The renewal and hope for a woman at midlife lies in her turning to some new kind of self-involvement. We’ve all read countless novels about women who devote the best years of their lives to their children, get depressed at midlife as their children begin to need them less and who go back to school or work as the cure, with all of the stress on the family that this creates. Perhaps those of us who didn’t sacrifice career for children (or so we thought) thought we would avoid the midlife blues. On the contrary. Having it all at once, or thinking one does, makes the loss at least as poignant. The loss of youth, a certain energy, of becoming. The cure is not in more work! In the patient’s described earlier the cure has been in less involvement in work and family needs and more in the selfish needs. For Caroline it involved a leave of absence from the university with a great deal more examination of her own needs. She goes to fewer engagement parties and community events. She is no longer on the school board, her co-op board. She reads more novels. For Erna certain changes in her work life are evolving which involve narcissistic pleasures that she could not have imagined for herself earlier. For both patients, there has been a seeking out of “Fun,” a word neither recalls having used in their previous analysis.

Countertransference issues abounded and abound. As a therapist at roughly the same season of life, it was difficult at times not to confuse each of these women’s lives with my own. Caroline came in as a more fragile, seemingly more depressed and passive woman who after a while I felt I wanted to sake and scream at, “Enough with your depression! Everyone has troubles, get on with it!,” and furthermore, “You’re destroying your children.” I had to work harder to listen and empathize with the endless complaints of not being appreciated. Erna, on the other had, was so sturdy that I had to work hard to insist that she express the fragility, the rage. She had such a good cover that the contents could easily be missed. I took a dream of hers in which she clearly expressed her wishes to be soft and delicate, to wear silk rather than her usual cotton and wool, to impress upon me her vulnerability. I believe that she kept this part of her well hidden in her first analysis. It became available only through the stresses of midlife development. I felt awed by its being unveiled to me at this time in her life. Would these countertransference issues be different if this therapist were at another stage of life? I suspect so. The countertransference issues of depression and rage have to be monitored in a particular way.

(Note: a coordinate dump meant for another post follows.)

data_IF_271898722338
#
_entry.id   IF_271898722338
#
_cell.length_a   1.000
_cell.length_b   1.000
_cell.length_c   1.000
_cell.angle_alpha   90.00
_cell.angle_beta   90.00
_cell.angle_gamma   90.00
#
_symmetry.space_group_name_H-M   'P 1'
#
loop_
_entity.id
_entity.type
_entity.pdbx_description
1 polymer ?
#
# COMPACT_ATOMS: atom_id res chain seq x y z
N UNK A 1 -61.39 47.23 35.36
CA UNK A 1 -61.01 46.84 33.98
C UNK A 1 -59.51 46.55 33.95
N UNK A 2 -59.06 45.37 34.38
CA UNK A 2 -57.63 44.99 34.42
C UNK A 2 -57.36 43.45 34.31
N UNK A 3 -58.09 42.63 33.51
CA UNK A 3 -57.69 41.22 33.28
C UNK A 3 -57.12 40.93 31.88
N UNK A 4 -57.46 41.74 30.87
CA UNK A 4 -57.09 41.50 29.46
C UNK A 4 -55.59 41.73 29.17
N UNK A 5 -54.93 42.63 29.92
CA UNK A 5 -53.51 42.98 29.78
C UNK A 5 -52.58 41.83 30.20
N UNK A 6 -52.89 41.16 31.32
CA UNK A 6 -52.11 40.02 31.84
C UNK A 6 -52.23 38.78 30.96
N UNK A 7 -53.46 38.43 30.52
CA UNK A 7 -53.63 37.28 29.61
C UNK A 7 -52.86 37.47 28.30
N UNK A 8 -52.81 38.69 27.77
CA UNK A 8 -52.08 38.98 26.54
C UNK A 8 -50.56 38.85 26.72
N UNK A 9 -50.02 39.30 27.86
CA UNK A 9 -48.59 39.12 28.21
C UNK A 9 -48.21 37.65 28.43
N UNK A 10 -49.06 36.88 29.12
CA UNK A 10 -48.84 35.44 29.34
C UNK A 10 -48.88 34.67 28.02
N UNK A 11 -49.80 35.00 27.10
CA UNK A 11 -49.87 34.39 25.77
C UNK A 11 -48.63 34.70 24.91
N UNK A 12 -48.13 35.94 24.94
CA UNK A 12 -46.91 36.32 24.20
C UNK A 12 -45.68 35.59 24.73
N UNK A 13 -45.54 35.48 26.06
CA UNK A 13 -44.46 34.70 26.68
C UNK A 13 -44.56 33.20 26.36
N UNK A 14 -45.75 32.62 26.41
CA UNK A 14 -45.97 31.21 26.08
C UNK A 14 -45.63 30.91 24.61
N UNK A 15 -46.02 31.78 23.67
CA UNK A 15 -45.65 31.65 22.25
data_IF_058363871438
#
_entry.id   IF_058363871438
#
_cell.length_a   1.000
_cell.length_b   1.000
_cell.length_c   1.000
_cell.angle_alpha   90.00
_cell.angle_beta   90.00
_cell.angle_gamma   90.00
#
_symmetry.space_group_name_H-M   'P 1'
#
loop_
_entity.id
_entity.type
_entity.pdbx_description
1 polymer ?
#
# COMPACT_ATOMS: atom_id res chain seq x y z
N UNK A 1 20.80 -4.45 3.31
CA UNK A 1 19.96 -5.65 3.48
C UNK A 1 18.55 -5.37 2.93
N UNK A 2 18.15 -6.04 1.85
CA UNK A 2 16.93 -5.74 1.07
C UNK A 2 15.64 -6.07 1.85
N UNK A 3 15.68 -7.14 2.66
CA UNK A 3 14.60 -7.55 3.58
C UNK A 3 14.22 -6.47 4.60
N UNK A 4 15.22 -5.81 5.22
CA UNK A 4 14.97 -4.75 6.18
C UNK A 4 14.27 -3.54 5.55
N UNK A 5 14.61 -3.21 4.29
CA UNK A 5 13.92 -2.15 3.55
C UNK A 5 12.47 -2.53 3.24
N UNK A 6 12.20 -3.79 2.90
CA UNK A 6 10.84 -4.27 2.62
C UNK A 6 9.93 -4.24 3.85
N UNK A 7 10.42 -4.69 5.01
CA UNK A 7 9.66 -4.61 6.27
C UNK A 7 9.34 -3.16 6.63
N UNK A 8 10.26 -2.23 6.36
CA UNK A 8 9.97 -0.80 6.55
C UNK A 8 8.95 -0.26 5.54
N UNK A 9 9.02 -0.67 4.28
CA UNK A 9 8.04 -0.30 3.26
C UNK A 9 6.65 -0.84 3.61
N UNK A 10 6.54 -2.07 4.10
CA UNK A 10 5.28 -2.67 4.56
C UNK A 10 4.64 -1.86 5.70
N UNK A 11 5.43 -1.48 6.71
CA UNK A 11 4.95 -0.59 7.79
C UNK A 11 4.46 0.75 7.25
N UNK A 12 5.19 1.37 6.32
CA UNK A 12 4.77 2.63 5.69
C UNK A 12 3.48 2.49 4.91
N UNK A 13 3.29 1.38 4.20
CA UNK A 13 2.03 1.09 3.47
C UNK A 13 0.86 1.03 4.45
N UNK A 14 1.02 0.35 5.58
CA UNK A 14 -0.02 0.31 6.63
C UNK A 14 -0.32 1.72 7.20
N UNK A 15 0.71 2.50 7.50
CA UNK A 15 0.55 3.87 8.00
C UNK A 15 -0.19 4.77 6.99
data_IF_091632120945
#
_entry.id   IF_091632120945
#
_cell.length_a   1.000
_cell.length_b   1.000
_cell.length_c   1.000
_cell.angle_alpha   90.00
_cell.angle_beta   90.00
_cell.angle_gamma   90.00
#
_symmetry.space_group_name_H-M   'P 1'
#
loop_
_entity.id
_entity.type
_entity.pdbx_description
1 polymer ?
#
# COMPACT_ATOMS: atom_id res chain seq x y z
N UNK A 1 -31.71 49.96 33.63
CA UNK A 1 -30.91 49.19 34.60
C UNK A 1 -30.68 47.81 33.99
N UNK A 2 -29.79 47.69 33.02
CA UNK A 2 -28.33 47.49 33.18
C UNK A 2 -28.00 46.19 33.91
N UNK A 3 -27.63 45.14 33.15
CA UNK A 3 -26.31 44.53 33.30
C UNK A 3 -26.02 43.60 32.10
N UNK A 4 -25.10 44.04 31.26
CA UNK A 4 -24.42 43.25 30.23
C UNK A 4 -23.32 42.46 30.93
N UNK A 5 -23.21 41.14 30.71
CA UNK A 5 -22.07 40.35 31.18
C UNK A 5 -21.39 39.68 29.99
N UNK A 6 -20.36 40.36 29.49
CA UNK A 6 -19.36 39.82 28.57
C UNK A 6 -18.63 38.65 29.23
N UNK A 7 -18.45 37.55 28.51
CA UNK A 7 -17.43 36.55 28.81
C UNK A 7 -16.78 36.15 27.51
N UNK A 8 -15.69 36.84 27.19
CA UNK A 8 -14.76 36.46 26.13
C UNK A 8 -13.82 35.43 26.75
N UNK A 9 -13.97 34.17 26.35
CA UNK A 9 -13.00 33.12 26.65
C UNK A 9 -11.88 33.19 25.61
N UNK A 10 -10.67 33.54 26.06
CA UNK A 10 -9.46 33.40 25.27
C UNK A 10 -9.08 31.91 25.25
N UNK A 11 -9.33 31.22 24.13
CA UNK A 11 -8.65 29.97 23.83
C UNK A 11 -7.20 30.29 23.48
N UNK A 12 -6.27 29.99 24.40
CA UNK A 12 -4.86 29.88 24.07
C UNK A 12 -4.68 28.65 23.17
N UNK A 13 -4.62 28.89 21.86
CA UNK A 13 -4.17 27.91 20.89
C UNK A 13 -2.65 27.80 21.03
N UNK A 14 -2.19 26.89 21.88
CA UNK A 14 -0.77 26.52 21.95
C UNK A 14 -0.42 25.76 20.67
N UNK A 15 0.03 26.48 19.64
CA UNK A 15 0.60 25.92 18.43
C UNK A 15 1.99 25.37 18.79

The trick in long life is hope and regeneration. How does one appreciate the same ness and find uniqueness? Although there are people who make major changes in their lives at this point, more often it is through subtle small changes. In the “olden days” a woman would buy a new hat to symbolize a new beginning. Each of us has to find a new hat for a new decade. If we do, we can both cure ourselves and our patients.


Erikson, E. (1950). Childhood and society. New York: W.W. Norton.

Levinson, D.J. (1978). The seasons of a man’s life. New York: Ballantine Books

Mann, C. (1980). The middle years. Contemporary Psychoanalysis, 24, 3, 478-485.

Scarf, M. (1980). Unfinished business: pressure points in the lives of women. Garden City, New York: Doubleday.

Sheehy, G. (1976). Passages: predictable crises in adult life. New York: E.P. Dutton.